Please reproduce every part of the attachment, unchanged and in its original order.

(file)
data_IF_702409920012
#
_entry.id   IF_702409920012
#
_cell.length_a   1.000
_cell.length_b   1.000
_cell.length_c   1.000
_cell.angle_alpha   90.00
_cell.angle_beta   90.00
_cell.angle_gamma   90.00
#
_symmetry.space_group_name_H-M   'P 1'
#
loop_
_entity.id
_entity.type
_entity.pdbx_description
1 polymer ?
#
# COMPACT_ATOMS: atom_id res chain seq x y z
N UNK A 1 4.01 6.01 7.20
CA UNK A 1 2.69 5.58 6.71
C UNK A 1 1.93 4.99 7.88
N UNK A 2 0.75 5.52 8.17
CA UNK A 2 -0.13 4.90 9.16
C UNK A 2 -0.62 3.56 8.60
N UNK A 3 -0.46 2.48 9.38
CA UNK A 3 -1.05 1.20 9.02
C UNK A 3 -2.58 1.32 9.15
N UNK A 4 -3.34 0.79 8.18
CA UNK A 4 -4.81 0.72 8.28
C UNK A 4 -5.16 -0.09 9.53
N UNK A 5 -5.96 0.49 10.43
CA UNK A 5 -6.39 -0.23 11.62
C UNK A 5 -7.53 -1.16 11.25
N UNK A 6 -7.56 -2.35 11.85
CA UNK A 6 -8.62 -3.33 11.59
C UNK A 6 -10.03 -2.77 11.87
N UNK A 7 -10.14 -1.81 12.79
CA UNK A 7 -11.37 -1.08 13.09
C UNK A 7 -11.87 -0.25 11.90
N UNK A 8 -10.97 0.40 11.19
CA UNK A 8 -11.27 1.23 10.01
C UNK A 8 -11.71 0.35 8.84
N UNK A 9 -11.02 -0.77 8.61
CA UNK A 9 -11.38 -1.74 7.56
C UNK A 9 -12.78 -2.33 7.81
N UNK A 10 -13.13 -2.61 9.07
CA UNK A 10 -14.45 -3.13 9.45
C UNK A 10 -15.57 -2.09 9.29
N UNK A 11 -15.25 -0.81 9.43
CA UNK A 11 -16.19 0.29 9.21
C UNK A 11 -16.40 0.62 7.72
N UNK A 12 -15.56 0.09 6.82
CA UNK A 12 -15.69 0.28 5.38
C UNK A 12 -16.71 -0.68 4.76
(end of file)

data_IF_702409920012
#
_entry.id   IF_702409920012
#
_cell.length_a   1.000
_cell.length_b   1.000
_cell.length_c   1.000
_cell.angle_alpha   90.00
_cell.angle_beta   90.00
_cell.angle_gamma   90.00
#
_symmetry.space_group_name_H-M   'P 1'
#
loop_
_entity.id
_entity.type
_entity.pdbx_description
1 polymer ?
#
# COMPACT_ATOMS: atom_id res chain seq x y z
N UNK A 1 4.01 6.01 7.20
CA UNK A 1 2.69 5.58 6.71
C UNK A 1 1.93 4.99 7.88
N UNK A 2 0.75 5.52 8.17
CA UNK A 2 -0.13 4.90 9.16
C UNK A 2 -0.62 3.56 8.60
N UNK A 3 -0.46 2.48 9.38
CA UNK A 3 -1.05 1.20 9.02
C UNK A 3 -2.58 1.32 9.15
N UNK A 4 -3.34 0.79 8.18
CA UNK A 4 -4.81 0.72 8.28
C UNK A 4 -5.16 -0.09 9.53
N UNK A 5 -5.96 0.49 10.43
CA UNK A 5 -6.39 -0.23 11.62
C UNK A 5 -7.53 -1.16 11.25
N UNK A 6 -7.56 -2.35 11.85
CA UNK A 6 -8.62 -3.33 11.59
C UNK A 6 -10.03 -2.77 11.87
N UNK A 7 -10.14 -1.81 12.79
CA UNK A 7 -11.37 -1.08 13.09
C UNK A 7 -11.87 -0.25 11.90
N UNK A 8 -10.97 0.40 11.19
CA UNK A 8 -11.27 1.23 10.01
C UNK A 8 -11.71 0.35 8.84
N UNK A 9 -11.02 -0.77 8.61
CA UNK A 9 -11.38 -1.74 7.56
C UNK A 9 -12.78 -2.33 7.81
N UNK A 10 -13.13 -2.61 9.07
CA UNK A 10 -14.45 -3.13 9.45
C UNK A 10 -15.57 -2.09 9.29
N UNK A 11 -15.25 -0.81 9.43
CA UNK A 11 -16.19 0.29 9.21
C UNK A 11 -16.40 0.62 7.72
N UNK A 12 -15.56 0.09 6.82
CA UNK A 12 -15.69 0.28 5.38
C UNK A 12 -16.71 -0.68 4.76